Firstly, although coffee contains caffeine, the results of studies of pure caffeine cannot be directly compared to those of coffee because the latter contains many other interacting compounds such as potassium, polyphenols, chlorogenic acids, and of course lots and lots of water. A diuretic is something that increases the body’s production of urine, but just because something is a diuretic, it will not necessarily dehydrate you; it depends on how strong a diuretic it is, and how much water is consumed along with it. Even when some studies do find that coffee has a mild diuretic effect, it is not enough to counterbalance the total fluid intake, given that coffee is mostly water. Filter coffee averages around 98.7 per cent water, while an espresso works out at about 90 per cent. Even in a ristretto, there will be no less than 85 per cent! And, if you add milk into the mix, the percentage of water will be even higher.

Secondly, people who do not consume coffee frequently may find that when they do drink it, it acts as a more efficient diuretic. According to Killer et al. (2014), high amounts of caffeine increases urine levels in people who have not had caf- feine within the last four days, but they found no difference in fluid levels among those who consume medium amounts of caffeine.

The literature supports the notion that coffee does not dehydrate—in fact, it does so to such an overwhelming extent that it can be hard not to draw the same enthusiastic conclusion as Grandjean (2000), who claimed that ‘the diuretic effect of the caffeine is too small to measure’. 

Coffee was discovered by a goatherd

Illustration of Kaldi, an Ethiopian goatherd discovering coffee. By illustrator Rachael Presky for Standart Magazine One useful coffee myth is the origin story of how humans discovered that coffee could be consumed. According to the story, Kaldi, an Ethiopian goatherd, noticed that his charges would become frisky and filled with energy after eating the red cherries from a certain bush. Curious, he took the cherries to a local holy man who—depending on the version of the story at hand—either ate the cherries and used the resulting energy to stay awake throughout his night-time prayers, or at first disapprovingly threw them into a fire, but changed his mind after smelling the roasting coffee.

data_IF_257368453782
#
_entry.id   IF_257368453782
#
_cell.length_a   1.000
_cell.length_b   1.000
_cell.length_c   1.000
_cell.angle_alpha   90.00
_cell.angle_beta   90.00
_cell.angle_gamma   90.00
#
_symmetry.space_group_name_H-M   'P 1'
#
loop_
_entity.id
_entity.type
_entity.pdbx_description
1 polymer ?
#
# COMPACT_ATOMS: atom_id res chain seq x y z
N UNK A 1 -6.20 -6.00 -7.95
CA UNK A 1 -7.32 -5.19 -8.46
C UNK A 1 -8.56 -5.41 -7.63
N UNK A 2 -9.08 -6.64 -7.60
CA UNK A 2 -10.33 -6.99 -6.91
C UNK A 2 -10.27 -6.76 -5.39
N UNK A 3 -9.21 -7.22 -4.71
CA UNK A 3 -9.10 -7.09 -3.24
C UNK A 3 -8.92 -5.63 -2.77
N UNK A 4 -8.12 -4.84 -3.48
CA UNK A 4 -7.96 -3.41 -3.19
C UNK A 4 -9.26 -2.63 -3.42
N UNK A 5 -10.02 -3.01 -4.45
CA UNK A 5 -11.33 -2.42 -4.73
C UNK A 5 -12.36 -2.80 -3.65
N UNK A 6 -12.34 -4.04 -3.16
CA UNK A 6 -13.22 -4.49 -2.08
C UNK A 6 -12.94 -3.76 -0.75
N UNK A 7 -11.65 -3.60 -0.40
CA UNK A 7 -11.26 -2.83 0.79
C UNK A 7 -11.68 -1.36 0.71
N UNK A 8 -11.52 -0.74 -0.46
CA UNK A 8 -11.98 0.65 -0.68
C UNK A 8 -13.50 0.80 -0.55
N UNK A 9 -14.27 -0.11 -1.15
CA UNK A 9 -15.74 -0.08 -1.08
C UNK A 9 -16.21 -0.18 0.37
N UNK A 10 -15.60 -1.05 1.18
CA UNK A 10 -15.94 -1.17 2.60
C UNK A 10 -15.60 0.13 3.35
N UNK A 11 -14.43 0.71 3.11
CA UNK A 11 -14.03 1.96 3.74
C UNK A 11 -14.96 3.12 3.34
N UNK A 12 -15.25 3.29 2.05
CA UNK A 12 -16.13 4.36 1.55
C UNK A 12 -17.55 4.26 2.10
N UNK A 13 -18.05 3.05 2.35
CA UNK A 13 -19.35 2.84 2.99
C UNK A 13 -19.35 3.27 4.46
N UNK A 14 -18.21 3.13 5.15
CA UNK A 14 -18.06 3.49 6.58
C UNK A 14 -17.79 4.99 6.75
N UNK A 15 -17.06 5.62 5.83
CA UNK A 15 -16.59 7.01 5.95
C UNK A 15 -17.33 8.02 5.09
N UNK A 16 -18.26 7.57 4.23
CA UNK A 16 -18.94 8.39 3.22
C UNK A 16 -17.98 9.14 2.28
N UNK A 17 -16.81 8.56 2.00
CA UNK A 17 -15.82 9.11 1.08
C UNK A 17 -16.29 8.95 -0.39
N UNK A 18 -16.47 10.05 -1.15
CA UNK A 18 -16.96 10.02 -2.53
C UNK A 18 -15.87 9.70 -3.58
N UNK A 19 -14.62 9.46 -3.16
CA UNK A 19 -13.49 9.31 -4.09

Of course, this origin myth is not likely to be factually true, but as a simple story, it serves to make comprehensible what would otherwise be a complex web of links between geography, rural life, and religion, all of which played a part in the early cultivation and spreading of coffee. The story itself might not be literally true, but the sentiment it conveys is.

On the other hand, there are some myths that make coffee seem important, but contain no truth whatsoever, and we should not repeat untrue ‘facts’ just because we feel they lend credibility to our industry. It is important to challenge both the misconceptions we don’t like, and those that are favourable to us. Coffee must not rest on a foundation of lazy and incorrect statements, particularly because there is no need for it to do so; there are plenty of useful and above all true facts and positive emotions that can be used to promote coffee.

Coffee myths run deep into all areas of the industry, and encompass topics from the biology of the plant to processing, roasting, and barista techniques; past mistakes and theories are still disturbingly prevalent.

Some of these myths have crept into recent developments in the industry; they can take hold quickly, and are passed around through the informal global coffee network and misinformed (if well-intentioned) social media posts. While the coffee industry matures, we must do our best to alleviate its growing pains by calling out misinformation. We must think like Kaldi—take whatever topic is under dispute to a source of authority, and acknowledge their conclusions. And if the truth prevents growth, well, growth will just have to take a back seat.